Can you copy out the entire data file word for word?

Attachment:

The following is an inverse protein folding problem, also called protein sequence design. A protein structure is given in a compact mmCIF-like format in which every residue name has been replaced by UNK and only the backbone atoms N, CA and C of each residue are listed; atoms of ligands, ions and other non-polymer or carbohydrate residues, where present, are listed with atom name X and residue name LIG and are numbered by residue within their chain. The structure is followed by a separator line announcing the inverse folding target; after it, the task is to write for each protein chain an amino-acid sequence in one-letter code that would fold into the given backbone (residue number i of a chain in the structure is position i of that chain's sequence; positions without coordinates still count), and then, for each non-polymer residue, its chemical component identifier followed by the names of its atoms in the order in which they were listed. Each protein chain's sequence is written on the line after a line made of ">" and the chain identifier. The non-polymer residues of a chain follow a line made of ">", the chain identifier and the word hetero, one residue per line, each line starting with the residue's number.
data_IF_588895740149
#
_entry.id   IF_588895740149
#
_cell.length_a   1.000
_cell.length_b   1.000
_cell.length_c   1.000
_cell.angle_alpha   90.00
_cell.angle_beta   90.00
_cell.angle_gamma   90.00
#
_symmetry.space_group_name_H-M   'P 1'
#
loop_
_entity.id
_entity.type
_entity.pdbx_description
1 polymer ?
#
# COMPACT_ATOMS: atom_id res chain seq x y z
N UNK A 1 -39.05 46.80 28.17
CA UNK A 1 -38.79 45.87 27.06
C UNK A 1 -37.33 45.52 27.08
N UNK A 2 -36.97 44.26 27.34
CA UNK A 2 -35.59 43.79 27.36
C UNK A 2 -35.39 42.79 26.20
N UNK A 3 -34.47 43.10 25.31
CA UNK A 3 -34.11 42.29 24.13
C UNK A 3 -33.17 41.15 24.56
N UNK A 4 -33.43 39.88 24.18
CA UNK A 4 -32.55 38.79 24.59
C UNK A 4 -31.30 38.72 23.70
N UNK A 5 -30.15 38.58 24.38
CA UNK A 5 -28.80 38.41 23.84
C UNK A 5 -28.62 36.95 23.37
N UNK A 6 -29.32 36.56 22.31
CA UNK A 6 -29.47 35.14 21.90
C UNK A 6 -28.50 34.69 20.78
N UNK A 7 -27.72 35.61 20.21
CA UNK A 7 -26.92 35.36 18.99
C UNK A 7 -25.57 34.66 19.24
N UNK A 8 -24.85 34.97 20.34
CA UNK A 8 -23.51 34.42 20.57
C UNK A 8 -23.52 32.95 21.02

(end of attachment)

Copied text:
The following is an inverse protein folding problem, also called protein sequence design. A protein structure is given in a compact mmCIF-like format in which every residue name has been replaced by UNK and only the backbone atoms N, CA and C of each residue are listed; atoms of ligands, ions and other non-polymer or carbohydrate residues, where present, are listed with atom name X and residue name LIG and are numbered by residue within their chain. The structure is followed by a separator line announcing the inverse folding target; after it, the task is to write for each protein chain an amino-acid sequence in one-letter code that would fold into the given backbone (residue number i of a chain in the structure is position i of that chain's sequence; positions without coordinates still count), and then, for each non-polymer residue, its chemical component identifier followed by the names of its atoms in the order in which they were listed. Each protein chain's sequence is written on the line after a line made of ">" and the chain identifier. The non-polymer residues of a chain follow a line made of ">", the chain identifier and the word hetero, one residue per line, each line starting with the residue's number.
data_IF_588895740149
#
_entry.id   IF_588895740149
#
_cell.length_a   1.000
_cell.length_b   1.000
_cell.length_c   1.000
_cell.angle_alpha   90.00
_cell.angle_beta   90.00
_cell.angle_gamma   90.00
#
_symmetry.space_group_name_H-M   'P 1'
#
loop_
_entity.id
_entity.type
_entity.pdbx_description
1 polymer ?
#
# COMPACT_ATOMS: atom_id res chain seq x y z
N UNK A 1 -39.05 46.80 28.17
CA UNK A 1 -38.79 45.87 27.06
C UNK A 1 -37.33 45.52 27.08
N UNK A 2 -36.97 44.26 27.34
CA UNK A 2 -35.59 43.79 27.36
C UNK A 2 -35.39 42.79 26.20
N UNK A 3 -34.47 43.10 25.31
CA UNK A 3 -34.11 42.29 24.13
C UNK A 3 -33.17 41.15 24.56
N UNK A 4 -33.43 39.88 24.18
CA UNK A 4 -32.55 38.79 24.59
C UNK A 4 -31.30 38.72 23.70
N UNK A 5 -30.15 38.58 24.38
CA UNK A 5 -28.80 38.41 23.84
C UNK A 5 -28.62 36.95 23.37
N UNK A 6 -29.32 36.56 22.31
CA UNK A 6 -29.47 35.14 21.90
C UNK A 6 -28.50 34.69 20.78
N UNK A 7 -27.72 35.61 20.21
CA UNK A 7 -26.92 35.36 18.99
C UNK A 7 -25.57 34.66 19.24
N UNK A 8 -24.85 34.97 20.34
CA UNK A 8 -23.51 34.42 20.57
C UNK A 8 -23.52 32.95 21.02